Traumatic rupture of the radiocarpal ligament is caused by a direct blow to the wrist, such as a fall onto an outstretched hand. Other causes may include repetitive stress, such as a sports-related injury or overuse.
Diagnosis of traumatic rupture of the radiocarpal ligament is typically made through a physical examination, x-rays, and sometimes an MRI. On examination, the doctor may note swelling, tenderness, and decreased range of motion. X-rays may show a fracture of the bones in the area, and an MRI may be used to confirm the diagnosis and rule out other possible causes.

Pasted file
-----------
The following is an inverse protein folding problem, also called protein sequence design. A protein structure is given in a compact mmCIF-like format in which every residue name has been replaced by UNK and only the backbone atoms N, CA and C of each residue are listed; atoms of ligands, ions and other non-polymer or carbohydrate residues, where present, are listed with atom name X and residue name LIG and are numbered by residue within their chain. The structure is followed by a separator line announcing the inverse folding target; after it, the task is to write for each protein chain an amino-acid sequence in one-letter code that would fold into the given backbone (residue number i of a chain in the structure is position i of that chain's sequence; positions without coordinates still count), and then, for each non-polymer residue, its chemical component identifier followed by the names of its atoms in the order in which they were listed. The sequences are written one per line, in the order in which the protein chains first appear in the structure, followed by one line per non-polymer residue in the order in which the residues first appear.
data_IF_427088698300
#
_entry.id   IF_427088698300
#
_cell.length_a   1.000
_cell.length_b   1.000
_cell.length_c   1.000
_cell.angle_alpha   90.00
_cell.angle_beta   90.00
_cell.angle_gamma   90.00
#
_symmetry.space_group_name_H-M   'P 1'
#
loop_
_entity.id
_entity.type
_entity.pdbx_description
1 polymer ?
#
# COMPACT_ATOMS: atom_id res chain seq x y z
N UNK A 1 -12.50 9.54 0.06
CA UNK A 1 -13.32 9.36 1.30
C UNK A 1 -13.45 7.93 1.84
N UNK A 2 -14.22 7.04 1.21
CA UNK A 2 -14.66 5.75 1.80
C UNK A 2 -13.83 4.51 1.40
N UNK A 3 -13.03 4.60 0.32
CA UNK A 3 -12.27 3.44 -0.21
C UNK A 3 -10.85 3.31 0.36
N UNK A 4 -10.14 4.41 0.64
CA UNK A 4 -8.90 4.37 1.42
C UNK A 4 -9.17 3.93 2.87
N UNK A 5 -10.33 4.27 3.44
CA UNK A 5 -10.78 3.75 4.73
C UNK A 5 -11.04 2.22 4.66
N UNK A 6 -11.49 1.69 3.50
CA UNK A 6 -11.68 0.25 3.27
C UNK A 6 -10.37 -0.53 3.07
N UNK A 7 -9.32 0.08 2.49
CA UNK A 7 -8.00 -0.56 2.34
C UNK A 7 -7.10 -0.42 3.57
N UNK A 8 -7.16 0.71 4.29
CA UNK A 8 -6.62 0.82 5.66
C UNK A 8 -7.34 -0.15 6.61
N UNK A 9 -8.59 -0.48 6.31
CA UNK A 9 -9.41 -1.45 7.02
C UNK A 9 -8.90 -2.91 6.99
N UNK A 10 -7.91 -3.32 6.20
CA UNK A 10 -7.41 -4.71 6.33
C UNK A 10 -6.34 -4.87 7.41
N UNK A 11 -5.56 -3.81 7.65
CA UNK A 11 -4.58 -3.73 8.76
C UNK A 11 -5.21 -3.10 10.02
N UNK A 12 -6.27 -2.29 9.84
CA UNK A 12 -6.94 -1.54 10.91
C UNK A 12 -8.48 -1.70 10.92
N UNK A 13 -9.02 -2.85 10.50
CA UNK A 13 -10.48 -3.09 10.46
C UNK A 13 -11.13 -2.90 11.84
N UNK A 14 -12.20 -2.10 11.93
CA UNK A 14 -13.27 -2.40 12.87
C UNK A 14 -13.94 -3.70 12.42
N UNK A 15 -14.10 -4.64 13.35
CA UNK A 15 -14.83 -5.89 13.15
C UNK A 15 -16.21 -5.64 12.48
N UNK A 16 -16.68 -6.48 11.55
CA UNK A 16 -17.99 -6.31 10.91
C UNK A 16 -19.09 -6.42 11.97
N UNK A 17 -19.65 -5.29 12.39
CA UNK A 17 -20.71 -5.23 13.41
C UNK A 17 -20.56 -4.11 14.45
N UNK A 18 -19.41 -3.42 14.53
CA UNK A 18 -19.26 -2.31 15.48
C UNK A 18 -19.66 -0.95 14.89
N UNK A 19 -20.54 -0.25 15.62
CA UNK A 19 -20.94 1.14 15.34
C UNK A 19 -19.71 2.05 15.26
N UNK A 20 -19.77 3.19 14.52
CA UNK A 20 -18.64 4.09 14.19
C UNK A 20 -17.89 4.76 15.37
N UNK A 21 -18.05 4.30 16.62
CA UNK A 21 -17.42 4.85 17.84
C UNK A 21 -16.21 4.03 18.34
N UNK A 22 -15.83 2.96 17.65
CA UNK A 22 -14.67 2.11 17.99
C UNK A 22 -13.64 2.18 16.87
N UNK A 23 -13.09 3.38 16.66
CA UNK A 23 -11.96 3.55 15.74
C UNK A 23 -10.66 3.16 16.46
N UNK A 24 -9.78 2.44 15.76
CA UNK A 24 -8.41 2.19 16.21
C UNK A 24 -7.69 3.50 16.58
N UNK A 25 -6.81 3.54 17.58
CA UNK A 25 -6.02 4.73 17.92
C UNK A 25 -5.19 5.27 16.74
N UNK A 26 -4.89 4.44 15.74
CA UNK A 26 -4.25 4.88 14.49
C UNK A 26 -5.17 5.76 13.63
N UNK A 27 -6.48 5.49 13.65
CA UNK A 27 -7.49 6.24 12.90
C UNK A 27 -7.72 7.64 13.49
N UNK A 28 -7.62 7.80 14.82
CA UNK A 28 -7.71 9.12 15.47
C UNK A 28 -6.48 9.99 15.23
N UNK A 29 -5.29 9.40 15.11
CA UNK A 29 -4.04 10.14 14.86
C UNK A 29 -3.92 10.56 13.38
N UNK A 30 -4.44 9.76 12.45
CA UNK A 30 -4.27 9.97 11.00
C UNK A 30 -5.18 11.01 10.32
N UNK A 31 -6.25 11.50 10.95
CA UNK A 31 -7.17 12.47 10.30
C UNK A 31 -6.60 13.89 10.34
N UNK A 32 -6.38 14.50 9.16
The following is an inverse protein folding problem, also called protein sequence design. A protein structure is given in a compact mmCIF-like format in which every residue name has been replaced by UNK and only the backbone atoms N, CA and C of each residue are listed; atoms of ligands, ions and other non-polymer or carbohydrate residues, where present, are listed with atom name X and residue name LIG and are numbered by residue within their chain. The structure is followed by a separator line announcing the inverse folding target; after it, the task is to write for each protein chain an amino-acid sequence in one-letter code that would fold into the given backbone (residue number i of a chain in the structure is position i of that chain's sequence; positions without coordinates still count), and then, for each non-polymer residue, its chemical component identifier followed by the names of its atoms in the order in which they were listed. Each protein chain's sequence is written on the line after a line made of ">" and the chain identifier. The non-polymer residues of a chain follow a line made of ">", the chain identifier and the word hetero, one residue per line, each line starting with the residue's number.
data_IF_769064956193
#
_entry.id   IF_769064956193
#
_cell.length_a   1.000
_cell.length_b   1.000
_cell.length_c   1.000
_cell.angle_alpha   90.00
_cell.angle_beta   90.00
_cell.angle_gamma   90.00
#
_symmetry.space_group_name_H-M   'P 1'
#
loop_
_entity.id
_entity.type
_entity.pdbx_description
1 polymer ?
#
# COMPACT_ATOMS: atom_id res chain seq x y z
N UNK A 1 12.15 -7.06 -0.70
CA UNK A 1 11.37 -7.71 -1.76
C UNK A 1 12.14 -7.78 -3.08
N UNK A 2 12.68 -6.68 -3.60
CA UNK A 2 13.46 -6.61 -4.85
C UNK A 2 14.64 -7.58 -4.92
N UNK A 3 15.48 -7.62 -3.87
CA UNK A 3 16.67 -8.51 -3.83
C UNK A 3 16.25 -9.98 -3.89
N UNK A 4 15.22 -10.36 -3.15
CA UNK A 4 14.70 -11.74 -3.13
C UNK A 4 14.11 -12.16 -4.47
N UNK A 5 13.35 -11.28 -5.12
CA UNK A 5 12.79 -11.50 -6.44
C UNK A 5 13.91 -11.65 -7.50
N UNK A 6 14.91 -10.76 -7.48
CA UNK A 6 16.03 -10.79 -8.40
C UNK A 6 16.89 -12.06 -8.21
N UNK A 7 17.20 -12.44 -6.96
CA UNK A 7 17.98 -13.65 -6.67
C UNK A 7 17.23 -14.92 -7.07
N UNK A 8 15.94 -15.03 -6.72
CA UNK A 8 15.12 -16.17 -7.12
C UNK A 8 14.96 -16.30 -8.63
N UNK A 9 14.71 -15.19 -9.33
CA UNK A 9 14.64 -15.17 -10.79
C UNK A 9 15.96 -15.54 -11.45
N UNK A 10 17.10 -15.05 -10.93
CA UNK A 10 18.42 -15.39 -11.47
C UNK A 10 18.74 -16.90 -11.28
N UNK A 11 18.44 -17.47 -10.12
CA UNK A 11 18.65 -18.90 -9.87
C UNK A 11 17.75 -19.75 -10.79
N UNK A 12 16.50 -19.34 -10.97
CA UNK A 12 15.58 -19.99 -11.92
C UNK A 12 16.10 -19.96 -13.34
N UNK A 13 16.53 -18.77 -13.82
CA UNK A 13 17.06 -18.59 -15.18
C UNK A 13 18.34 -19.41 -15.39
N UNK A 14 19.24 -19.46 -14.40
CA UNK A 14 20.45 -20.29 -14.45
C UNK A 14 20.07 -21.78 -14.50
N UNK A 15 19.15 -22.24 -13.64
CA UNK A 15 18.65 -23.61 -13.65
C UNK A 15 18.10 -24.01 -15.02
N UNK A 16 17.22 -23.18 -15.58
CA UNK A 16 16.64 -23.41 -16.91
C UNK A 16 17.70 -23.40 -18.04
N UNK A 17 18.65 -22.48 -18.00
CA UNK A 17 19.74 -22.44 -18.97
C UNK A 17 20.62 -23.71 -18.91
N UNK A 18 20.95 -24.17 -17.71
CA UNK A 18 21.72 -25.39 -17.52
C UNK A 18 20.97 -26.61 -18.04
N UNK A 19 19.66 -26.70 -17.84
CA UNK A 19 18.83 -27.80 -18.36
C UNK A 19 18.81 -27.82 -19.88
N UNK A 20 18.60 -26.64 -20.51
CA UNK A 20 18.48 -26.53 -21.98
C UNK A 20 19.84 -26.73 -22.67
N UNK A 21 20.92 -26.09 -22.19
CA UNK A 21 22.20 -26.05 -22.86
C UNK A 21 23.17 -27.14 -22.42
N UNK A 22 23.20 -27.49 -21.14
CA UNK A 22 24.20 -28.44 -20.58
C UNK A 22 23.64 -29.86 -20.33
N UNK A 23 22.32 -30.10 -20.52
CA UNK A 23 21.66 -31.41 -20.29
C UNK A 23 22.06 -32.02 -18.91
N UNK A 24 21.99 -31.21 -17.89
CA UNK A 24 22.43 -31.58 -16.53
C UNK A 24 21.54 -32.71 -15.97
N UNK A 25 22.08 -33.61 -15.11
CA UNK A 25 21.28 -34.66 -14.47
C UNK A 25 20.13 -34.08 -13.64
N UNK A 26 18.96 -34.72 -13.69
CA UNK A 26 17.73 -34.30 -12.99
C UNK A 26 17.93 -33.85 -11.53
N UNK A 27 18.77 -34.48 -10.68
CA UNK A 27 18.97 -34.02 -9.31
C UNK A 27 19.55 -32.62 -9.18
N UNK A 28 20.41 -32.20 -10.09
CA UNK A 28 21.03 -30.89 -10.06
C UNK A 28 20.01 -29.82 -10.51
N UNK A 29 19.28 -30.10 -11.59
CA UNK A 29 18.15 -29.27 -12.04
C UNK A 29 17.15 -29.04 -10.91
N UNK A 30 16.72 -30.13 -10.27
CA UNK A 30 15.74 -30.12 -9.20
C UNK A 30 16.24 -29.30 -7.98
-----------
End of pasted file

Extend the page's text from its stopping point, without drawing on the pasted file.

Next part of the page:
Possible differential diagnoses for traumatic rupture of the radiocarpal ligament include carpal tunnel syndrome, De Quervain’s tenosynovitis, trigger finger, and wrist sprains.
Treatment for traumatic rupture of the radiocarpal ligament usually involves rest, splinting or casting, and physical therapy. Surgery may be necessary if the tear is severe or if other treatments do not provide relief.
The prognosis for traumatic rupture of the radiocarpal ligament is generally good. With proper treatment, most patients can make a full recovery and return to their normal activities.